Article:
Home / Opinion / Online-views /  Views | The farm loan waiver continues to destroy the credit culture in rural India

You reap what you sow.

And so the effects of the massive 76,000 crore farm debt waiver announced by the government during the 2008 budget are now being felt in the countryside.

Critics of the debt waiver had warned when it was announced that it would do great harm in the long run because farmers would begin to anticipate a similar write off come the next general election. They would see value in strategic defaults. That is what seems to be happening now, as bankers complain that farmers are refusing to pay back the money they have borrowed despite a good harvest and high food prices.

Chaudhuri should know. His bank’s latest quarterly results show that the largest problem, as far as problem loans go, was the airline industry, especially one carrier that the bank did not name. But farm loans are the other big worry, accounting for 750 crore of the total 6,000 crore of slippages in asset quality.

The loan waiver announced in February 2008 had a cut-off date of December 2007. The general elections were held about 18 months later. It seems likely that farmers are now anticipating that the next election will be held sometime in the middle of 2014; so it is a good time to begin defaulting.

It’s all about rational expectations.

There have not been any long-term benefits to the rural economy either, as a recent research paper by World Bank economist Martin Kanz argues.

Kanz shows that the debt relief beneficiaries are not more likely to undertake productivity-enhancing investments; there has been only a moderate improvement in overall household debt since beneficiaries have quickly accumulated new debts; clearing of collateral through the debt waiver did not improve access to bank finance; and the waiver has a strong effect on expectations about the reputational consequences of default.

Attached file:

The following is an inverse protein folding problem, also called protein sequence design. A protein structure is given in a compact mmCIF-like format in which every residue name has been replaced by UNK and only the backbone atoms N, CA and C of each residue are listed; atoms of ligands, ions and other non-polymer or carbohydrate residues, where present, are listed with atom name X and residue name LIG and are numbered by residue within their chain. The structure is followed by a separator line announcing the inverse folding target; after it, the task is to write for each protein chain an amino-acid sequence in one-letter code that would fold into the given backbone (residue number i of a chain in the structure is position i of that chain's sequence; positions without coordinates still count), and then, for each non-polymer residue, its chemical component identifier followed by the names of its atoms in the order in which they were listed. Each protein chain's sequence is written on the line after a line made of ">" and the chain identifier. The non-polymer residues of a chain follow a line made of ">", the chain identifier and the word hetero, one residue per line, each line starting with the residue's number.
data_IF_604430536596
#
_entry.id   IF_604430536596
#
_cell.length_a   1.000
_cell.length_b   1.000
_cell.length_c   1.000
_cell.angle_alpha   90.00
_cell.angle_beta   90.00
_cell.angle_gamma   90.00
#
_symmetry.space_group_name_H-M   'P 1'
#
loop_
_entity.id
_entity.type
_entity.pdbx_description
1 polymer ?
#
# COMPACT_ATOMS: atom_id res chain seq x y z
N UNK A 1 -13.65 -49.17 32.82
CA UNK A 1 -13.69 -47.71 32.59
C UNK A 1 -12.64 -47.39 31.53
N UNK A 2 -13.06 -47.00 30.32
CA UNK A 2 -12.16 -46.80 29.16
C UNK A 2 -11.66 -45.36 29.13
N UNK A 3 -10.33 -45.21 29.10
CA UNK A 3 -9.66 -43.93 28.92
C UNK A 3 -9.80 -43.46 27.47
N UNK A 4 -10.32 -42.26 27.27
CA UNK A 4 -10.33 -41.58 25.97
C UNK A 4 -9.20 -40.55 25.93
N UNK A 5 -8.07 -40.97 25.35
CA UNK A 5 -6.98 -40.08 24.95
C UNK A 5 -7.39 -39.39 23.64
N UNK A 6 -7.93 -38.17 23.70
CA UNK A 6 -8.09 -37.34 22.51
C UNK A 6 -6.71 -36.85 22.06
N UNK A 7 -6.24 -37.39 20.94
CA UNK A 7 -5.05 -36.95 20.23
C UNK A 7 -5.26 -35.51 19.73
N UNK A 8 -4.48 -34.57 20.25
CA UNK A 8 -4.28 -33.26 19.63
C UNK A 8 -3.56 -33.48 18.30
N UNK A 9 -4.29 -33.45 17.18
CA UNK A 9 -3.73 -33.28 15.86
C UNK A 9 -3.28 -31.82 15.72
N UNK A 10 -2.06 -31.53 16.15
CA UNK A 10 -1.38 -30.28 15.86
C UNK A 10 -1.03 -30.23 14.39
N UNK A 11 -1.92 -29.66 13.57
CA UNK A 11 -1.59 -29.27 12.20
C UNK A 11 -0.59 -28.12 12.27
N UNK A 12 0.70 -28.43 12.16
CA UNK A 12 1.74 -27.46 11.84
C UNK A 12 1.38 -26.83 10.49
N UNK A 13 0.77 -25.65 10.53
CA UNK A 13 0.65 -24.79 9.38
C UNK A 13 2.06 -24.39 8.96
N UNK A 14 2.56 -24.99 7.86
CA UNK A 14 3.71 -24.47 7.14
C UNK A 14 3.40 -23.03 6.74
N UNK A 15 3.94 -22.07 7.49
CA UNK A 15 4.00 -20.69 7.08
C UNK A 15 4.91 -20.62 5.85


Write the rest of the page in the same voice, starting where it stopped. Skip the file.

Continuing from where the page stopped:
“A one standard deviation increase in the amount of debt relief increases the probability that beneficiaries would default on a formal sector loan before any other claim by 2.3%," says Kanz in his paper. "Perhaps the most serious criticism of large bailout programs is their potential to induce moral hazard by affecting beliefs about the enforceability of debt contracts and the consequences of default."

Respondents were asked if they were to default due to some financial difficulties, which loans they would prefer to default? "We show that debt relief increases the reported probability of default for bank loans, but not for loans obtained from the informal sector," Kanz said.

Not only has the farm loan waiver not had any positive impact on rural India in the long run, it seems to have created incentives for strategic defaults every five years. Not that empirical refutation has ever come in the way of populist enthusiasm.

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